* * *
After his eight years in the political wilderness, Orbán could not be satisfied with an electoral victory: he resolved to transform Hungary. Toward that end, he shepherded through parliament a new constitution, renamed the “Fundamental Law of Hungary” (April 25, 2011). The existing constitution, adopted in 1989 as a temporary measure, was an extensively amended version of the one that had been proclaimed by the Communist regime in 1949.
To secular and leftist Europeans, Hungary’s Fundamental Law came as a shock. The preamble set the tone—it is the opening line of the Hungarian National Hymn (anthem): “God, bless the Hungarians.” That was already too much for The Guardian. A writer for that left-wing British newspaper noted that the new constitution’s “preamble is heavily influenced by the Christian faith and commits Hungary to a whole new set of values, such as family, nation, fidelity, faith, love and labour.” It was enough to point this out: further criticism would apparently have been superfluous.
The Fundamental Law does state unequivocally that “we recognize the role of Christianity in preserving nationhood.” Most of Europe does not. During the debate leading up to the drafting of a constitution for the European Union, those opposed to any mention of Christianity constituted a majority. Former French president Valéry Giscard d’Estaing, who presided over the constitutional convention, left no one in doubt that “Europeans live in a purely secular political system, where religion does not play an important role.”
Equally against the European grain were provisions of the Fundamental Law such as these: “We avow that the family and the nation constitute the most important framework of our coexistence”; “The life of the offspring shall be protected from the moment of conception”; “Hungary shall protect the institution of marriage as the union of a man and a woman.” This last, in particular, was subjected to almost universal condemnation, expressed in the language of hatred and rage.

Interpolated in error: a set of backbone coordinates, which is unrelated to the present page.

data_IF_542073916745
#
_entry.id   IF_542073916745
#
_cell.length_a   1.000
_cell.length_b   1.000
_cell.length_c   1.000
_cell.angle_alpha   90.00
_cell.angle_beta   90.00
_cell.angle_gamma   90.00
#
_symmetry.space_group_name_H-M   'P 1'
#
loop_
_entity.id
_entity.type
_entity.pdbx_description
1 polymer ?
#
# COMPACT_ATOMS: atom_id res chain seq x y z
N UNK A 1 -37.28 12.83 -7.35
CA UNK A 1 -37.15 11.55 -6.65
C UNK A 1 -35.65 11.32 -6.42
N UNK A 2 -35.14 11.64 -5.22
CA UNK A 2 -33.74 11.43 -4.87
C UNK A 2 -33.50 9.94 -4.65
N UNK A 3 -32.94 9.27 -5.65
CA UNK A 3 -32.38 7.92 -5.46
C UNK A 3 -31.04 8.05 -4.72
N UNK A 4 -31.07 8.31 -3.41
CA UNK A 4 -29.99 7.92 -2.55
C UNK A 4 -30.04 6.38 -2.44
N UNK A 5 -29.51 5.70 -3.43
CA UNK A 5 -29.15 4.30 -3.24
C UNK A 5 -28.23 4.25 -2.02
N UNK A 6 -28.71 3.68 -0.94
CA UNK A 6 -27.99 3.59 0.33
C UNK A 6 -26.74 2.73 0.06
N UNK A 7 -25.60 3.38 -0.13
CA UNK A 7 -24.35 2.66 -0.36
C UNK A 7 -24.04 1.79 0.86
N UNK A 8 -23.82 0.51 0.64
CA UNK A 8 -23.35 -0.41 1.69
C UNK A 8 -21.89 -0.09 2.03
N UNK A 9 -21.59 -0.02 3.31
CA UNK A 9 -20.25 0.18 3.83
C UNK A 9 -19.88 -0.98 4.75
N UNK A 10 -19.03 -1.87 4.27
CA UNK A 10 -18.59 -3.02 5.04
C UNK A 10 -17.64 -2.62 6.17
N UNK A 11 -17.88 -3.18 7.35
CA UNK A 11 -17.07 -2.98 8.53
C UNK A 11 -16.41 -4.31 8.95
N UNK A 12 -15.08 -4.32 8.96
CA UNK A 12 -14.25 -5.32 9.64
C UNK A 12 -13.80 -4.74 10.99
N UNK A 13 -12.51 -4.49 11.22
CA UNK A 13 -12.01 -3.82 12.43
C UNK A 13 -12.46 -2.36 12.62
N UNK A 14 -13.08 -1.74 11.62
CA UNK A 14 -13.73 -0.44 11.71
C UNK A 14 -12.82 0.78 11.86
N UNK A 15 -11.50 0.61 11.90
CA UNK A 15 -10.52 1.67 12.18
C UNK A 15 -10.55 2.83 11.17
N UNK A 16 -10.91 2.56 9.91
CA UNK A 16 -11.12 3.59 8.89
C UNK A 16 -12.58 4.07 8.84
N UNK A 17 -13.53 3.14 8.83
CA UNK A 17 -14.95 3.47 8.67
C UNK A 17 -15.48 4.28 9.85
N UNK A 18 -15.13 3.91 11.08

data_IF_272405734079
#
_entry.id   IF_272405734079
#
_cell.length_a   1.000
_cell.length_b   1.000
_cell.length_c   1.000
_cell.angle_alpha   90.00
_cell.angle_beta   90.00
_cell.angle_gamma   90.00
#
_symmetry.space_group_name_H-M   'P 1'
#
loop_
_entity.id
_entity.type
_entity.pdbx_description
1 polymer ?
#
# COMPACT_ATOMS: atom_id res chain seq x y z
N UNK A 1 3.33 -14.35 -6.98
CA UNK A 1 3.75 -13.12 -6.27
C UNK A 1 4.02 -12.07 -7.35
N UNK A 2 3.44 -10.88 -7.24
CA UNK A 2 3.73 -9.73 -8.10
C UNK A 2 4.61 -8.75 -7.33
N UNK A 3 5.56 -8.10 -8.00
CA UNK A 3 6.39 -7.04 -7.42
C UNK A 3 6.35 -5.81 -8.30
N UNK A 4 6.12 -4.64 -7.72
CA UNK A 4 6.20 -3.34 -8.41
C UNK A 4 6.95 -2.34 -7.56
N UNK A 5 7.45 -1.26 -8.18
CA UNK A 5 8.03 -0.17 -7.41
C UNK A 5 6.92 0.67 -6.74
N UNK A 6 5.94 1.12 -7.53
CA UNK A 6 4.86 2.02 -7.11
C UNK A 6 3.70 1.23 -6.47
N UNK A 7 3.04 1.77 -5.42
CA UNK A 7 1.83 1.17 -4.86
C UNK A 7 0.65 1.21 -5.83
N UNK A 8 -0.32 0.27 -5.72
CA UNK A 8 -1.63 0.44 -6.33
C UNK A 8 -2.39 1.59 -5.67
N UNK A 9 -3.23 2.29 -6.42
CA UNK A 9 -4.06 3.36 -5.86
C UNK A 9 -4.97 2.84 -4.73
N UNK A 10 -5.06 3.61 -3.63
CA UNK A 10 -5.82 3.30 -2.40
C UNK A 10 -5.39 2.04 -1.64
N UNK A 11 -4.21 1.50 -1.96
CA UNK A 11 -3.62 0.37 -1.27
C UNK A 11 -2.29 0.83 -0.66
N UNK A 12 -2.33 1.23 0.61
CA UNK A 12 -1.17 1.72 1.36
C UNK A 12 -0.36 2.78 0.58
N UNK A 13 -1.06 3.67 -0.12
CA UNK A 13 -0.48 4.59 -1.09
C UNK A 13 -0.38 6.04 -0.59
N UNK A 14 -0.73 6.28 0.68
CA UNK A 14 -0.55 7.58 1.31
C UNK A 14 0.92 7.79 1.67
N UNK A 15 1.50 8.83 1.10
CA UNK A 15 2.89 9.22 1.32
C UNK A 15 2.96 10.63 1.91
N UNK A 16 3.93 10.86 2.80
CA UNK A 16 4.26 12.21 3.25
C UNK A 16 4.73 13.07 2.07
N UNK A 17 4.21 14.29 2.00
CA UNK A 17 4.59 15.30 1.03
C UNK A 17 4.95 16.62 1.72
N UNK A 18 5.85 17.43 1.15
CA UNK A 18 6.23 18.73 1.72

In its sweeping and centralizing changes, Hungary’s Fundamental Law resembled the Constitution of the Fifth (French) Republic of October 4, 1958. Demanded by Prime Minister (soon to be President) Charles de Gaulle, it established a strong central authority that embodied “the spirit of the nation.” The similarity has been pointed out, with pride, not only by many of Orbán’s supporters but by French observers as well. And that is not the only thing that the Hungarian prime minister and the late French leader have in common. For both, a “Europe des patries” is preferable to a homogenizing European Union. After taking his oath of office for the fourth time on May 10, 2018, Orbán told the parliament that “We shall focus all our strength on representing the view that the EU must operate as an alliance of free nations, and must give up the fever dreams of a United States of Europe.”
The EU has yet to do so, and it is unlikely that it ever will. That is why it was again outraged when, in 2015, the Orbán government erected a fence along its border with Serbia and Croatia. “They want,” the prime minister said, “to deprive us of the right to decide for ourselves whom we let into the country and to whom we refuse entry.” Illegal and unrestricted immigration “leads to the disintegration of nations and states: national languages weaken, borders become blurred, national cultures dissolve.” Transnationalists are perfectly well aware of this, of course; it is their stated aim. This helps to explain Orbán’s ongoing confrontation with his former benefactor—the “open borders” antinationalist George Soros.